Reviews Call Me Lightning When I Am Gone My Blood Will Be Free

Call Me Lightning

When I Am Gone My Blood Will Be Free

Is this the band that released Soft Skeletons? It’s been 3 years, and clearly the band has opted to go in a different direction. While the band has never hidden their affinity for The Who, naming themselves after a 1968 song by the group, When I Am Gone My Blood Will Be Free takes their influence to the next level.

The jangly guitars with dance punk undertones are replaced on When I Am Gone with big guitars, epic structures, and Nathan Lilley’s wailing vocals. “Called To the Throne” wastes no time establishing the tone, with a minute drum intro and no vocals at all until the minute-and-a-half mark, when a yelp is quickly followed by the album’s first lyrics. After spending so much time on the big intro, the 3:37 songs feels disproportionately short, but otherwise this is a pure slab of anthemically-minded arena rock. The style is best achieved in the lacking-in-punctuation titular track, which uses a call and response chorus that rises to a celebratory message of “My blood will be free.” In the next song, “Pure Shit,” the guitars remind of Soft Skeletons, but they are pushed back in the mix, bringing Shane Hochstetler’s driving beats and Lilley’s vocals up front. Just in case the prog, 70s feel hasn’t gotten through yet, this is followed with “The Fog,” a rising action exercise in the gradeur, which is peppered in lucid foggy imagery fitting to its title.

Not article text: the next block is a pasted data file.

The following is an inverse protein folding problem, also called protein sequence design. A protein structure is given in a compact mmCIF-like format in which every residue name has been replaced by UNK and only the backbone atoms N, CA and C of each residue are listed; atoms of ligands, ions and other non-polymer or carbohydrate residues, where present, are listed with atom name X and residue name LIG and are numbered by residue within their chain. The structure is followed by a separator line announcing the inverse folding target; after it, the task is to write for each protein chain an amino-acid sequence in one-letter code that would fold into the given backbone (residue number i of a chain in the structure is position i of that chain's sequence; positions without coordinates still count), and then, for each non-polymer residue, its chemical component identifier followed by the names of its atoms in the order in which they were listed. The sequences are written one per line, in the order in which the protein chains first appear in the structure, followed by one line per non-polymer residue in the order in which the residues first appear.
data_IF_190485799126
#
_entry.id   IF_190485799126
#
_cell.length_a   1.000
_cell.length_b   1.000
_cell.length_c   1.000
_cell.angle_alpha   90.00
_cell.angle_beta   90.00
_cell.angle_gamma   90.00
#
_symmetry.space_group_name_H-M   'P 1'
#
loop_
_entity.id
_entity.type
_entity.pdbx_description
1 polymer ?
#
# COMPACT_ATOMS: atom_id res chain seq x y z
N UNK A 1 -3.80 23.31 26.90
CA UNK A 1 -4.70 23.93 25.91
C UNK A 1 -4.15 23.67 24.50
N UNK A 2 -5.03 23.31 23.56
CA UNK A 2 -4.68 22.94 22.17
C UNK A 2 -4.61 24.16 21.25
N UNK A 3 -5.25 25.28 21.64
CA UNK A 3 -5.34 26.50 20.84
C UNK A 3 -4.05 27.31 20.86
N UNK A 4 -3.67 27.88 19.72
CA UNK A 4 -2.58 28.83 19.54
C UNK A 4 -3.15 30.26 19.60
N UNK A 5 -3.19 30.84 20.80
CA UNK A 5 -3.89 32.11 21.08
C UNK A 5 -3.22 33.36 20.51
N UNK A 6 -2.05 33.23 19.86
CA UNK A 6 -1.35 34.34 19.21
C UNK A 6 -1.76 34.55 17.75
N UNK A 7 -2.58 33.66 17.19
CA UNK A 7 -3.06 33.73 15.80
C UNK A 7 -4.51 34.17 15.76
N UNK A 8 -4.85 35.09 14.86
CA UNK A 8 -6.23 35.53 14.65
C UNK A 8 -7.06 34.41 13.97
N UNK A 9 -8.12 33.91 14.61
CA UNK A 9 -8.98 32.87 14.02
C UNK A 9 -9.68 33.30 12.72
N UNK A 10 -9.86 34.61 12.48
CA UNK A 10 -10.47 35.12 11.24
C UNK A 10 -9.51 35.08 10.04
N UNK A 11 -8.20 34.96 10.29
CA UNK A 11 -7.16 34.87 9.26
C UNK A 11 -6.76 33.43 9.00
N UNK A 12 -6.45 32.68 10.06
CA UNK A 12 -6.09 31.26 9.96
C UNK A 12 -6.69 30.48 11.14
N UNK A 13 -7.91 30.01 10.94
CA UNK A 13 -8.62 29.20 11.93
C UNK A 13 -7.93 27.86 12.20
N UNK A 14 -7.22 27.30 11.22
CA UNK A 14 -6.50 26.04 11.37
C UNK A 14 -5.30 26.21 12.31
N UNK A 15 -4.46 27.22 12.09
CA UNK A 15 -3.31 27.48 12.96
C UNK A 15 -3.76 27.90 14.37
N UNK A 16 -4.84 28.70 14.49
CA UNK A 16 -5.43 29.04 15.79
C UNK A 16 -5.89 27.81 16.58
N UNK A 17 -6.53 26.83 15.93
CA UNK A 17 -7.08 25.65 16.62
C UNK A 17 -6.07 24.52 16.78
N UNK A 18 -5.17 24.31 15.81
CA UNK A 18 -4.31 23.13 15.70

What sets When I Am Gone… apart from its influences is mostly a matter of timing. These songs may be long in the punk world, but only two of the nine songs here top five minutes—the dramatic tone is just that—it seeks the anthemic over the epic. Sure, there are even a couple of Zeppelin-esque blues riffs in “Old Cactus” but, ultimately, the band is contemporary and Lilley is no Pete Townsend (perhaps for the best).

When I Am Gone… may have taken a long time to reach its listeners, and it brings a different sound than previous release. The driving rock is sometimes fun, especially in the middle of the record, but it is a style that has already played out. Ultimately, the record just feels too derivative.

6.5 / 10Loren
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6.5 / 10

6.5 / 10

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